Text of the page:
August 26, 2013

Many TAG members will be at this year’s DIGRA – DeFragging Game Studies – in Atlanta Georgia from August 26-29.

(hopefully I haven’t missed anyone – feel free to let me know and I will add you to this event)


Mia Consalvo will be part of a panel entitled “What’s in a name? Procedurality, Play, and Game Studies”

Speaker #1 Michael Mateas (UC Santa Cruz)

Speaker #2 Ian Bogost (Georgia Tech)

Speaker #3 Mia Consalvo (Concordia University)

Speaker #4 Miguel Sicart (IT University of Copenhagen)

With the publication in 2011 of Sicart’s Against Procedurality, the field of game studies witnessed yet another polarized discussion between proponents of different theoretical models applied to the study of digital games. The article failed to create a widespread conversation in the community of researchers, and so the question of procedurality and its role in game studies is still unanswered.

The panel will discuss procedurality in game studies from a variety of perspectives, trying to figure out what is procedurality, and what role does it play in the configuration of the academic discipline.


Bart Simon and Jen Whitso are on a  large panel/workshop discussing Indies – organized by Felan Parker.


Jen Whitson is giving a paper –

Voodoo Software: An ethnographic analysis of intern game developers


This paper is structured into three sections. The first briefly situates the ethnography, outlining the game project, its goals, and the general composition of the development team. The second section focuses on “voodoo software”, defining it further and using descriptive vignettes to exemplify I mean -and don’t mean by the term. These vignettes illustrate the elusiveness of voodoo software. Voodoo plays a key role in shaping game content and mechanics, but is explained away by developers’ ex post facto recounting of events, thus emphasizing both the desire of participants to rationalize and tidy-up accounts of development processes, as well as the consequent importance of in-situ ethnographies for understanding collaborative game development processes. The final section provides a theoretical reflection on how voodoo software challenges common assumptions about game development, providing new routes for thinking about the secret life of software, auteurship in the game industry, and collaborating with machines.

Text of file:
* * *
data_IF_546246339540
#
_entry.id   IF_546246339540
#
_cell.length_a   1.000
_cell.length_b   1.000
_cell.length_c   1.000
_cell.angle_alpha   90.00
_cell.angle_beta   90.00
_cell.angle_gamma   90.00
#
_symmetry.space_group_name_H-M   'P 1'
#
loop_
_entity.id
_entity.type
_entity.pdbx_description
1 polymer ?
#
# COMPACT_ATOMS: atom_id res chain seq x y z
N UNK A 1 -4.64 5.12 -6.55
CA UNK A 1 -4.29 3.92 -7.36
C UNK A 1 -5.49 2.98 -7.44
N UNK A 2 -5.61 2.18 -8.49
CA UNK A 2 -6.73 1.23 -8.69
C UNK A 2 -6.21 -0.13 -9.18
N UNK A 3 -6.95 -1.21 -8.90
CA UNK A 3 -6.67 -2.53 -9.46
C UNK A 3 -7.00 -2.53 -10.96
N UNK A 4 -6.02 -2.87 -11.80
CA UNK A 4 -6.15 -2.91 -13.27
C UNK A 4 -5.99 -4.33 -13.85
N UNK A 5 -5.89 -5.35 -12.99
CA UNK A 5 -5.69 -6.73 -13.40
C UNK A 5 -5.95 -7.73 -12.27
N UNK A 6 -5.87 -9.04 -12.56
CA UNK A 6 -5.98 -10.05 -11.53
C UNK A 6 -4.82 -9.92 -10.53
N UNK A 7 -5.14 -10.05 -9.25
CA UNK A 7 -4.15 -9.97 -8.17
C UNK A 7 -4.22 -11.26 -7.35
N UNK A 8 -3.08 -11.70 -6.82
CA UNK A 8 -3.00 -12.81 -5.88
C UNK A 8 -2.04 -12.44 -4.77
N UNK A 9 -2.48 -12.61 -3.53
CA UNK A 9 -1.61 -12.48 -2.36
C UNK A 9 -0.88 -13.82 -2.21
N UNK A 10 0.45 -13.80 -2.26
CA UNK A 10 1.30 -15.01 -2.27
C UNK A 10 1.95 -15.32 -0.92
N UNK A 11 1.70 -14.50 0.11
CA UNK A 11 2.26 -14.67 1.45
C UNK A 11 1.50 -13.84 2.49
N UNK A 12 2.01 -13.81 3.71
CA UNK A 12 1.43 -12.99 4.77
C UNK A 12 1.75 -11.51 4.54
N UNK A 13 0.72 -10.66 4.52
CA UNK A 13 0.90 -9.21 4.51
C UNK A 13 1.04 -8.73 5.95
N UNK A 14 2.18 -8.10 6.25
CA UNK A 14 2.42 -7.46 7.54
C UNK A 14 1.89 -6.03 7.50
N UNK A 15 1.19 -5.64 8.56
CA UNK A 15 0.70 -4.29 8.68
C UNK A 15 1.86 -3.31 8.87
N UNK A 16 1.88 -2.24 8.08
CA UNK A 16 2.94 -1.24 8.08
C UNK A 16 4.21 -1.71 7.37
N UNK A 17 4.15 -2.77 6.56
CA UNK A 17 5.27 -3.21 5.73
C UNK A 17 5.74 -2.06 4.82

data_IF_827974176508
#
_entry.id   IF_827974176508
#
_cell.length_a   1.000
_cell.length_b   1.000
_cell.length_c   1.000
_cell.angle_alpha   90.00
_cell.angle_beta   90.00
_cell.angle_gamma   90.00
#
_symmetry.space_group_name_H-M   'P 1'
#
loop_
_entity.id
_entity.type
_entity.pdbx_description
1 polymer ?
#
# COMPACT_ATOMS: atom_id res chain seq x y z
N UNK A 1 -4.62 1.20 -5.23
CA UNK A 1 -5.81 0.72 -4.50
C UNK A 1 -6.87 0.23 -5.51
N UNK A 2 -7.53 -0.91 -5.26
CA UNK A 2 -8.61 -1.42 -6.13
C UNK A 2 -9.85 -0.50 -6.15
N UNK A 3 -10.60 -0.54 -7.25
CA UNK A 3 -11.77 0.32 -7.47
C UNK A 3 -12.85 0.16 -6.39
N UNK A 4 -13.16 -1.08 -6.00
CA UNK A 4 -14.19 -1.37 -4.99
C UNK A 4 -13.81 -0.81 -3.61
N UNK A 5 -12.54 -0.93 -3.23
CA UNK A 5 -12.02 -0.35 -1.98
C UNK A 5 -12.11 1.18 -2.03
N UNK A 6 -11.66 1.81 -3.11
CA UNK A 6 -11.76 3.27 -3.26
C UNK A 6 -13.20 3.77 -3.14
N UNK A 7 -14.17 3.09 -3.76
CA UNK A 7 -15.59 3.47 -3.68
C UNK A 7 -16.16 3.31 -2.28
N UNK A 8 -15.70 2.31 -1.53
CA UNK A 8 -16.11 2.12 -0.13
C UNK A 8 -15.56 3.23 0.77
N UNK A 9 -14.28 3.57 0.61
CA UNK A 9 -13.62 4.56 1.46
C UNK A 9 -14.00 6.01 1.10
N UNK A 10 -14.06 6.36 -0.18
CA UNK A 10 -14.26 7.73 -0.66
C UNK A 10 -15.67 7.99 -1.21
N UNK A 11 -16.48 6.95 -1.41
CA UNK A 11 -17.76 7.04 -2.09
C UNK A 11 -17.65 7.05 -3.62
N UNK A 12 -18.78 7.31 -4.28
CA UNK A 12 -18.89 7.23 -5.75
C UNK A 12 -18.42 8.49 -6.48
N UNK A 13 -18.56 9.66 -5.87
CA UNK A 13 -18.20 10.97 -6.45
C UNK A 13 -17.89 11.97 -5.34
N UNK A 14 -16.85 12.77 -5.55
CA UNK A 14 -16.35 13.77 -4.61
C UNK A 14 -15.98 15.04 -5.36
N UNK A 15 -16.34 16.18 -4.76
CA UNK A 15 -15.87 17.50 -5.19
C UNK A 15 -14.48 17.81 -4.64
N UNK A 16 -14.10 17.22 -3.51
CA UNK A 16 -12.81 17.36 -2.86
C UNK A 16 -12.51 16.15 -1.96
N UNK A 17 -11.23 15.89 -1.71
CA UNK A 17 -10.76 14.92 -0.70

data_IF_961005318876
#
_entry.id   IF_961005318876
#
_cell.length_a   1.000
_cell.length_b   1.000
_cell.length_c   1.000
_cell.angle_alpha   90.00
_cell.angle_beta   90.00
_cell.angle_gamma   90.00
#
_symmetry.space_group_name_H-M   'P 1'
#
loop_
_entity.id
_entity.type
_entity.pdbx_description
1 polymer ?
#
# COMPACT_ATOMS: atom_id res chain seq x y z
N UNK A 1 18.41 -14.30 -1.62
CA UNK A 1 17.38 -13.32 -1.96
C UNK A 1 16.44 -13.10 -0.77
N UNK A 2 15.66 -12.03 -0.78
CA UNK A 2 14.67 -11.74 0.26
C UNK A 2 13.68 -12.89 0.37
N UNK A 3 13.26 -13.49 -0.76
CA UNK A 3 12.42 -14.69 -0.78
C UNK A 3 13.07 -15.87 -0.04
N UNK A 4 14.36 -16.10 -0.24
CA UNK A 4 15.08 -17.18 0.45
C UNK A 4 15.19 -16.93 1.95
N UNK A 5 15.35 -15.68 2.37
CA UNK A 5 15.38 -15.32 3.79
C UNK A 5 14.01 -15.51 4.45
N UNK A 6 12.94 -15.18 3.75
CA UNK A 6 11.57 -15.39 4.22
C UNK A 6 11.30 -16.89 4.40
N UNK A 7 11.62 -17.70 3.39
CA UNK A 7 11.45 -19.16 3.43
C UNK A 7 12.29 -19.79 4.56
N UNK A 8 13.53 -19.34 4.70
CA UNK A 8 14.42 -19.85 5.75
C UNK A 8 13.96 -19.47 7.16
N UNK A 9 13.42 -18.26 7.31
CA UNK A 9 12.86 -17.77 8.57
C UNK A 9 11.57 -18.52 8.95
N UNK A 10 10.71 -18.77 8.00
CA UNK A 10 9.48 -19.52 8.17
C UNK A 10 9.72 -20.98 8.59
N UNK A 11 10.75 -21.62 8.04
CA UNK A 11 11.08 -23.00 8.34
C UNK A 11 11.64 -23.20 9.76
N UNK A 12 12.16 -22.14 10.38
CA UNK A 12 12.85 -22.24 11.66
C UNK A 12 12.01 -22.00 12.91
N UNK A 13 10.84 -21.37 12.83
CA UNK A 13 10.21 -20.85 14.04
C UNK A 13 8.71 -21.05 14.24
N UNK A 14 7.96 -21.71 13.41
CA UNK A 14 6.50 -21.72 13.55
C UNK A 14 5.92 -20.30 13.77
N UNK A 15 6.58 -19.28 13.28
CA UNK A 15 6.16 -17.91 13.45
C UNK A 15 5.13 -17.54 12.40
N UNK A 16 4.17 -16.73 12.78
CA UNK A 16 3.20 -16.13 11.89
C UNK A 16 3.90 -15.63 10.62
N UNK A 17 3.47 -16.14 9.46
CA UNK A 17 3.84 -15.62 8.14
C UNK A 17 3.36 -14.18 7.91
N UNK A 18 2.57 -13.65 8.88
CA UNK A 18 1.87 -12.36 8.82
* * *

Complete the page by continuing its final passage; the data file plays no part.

Bart Simon will give a paper –

Playing Games with Machines: Or the New (As)sociological Imagination.
This paper argues that in digital games we have an important opportunity to examine the forms, nuances and contradictions of human-machine socialities that are becoming ubiquitous in contemporary culture. Video games can be seen as a form of technoculture consisting of a culturally bounded set of social practices and machine processes legitimated by the rubric of play. As a result, game culture can be seen as a critical site for the orchestration of our present and future forms of (as)sociation.

This paper will make the case for digital gameplay not as a matter of human-machine interaction (HCI) but as a material-social ‘encounter’ in an extended Goffmanian sense. By looking at digital gaming as an encounter, with and through machine interlocutors, we have the possibility of moving beyond a discussion of what human players might take or want or need from the games they play to a model of gameplay (and game design) as a mostly unintended and emergent form of social critique, social reproduction and social imagination. Put another way perhaps, the point of playful association in digital games is that association is actually not the point but rather a by-product of wanting to do other things (in and with games). I want to explore these ideas through a discussion of several case studies including micro-trust in Counter-Strike (Valve, 2000), Cooperative AI in Call of Duty 2 (Activision 2005) and Nintendogs (Nintendo 2005) and social imagination in Journey (That Game Company, 2012) and Way (Coco & Co, 2011).


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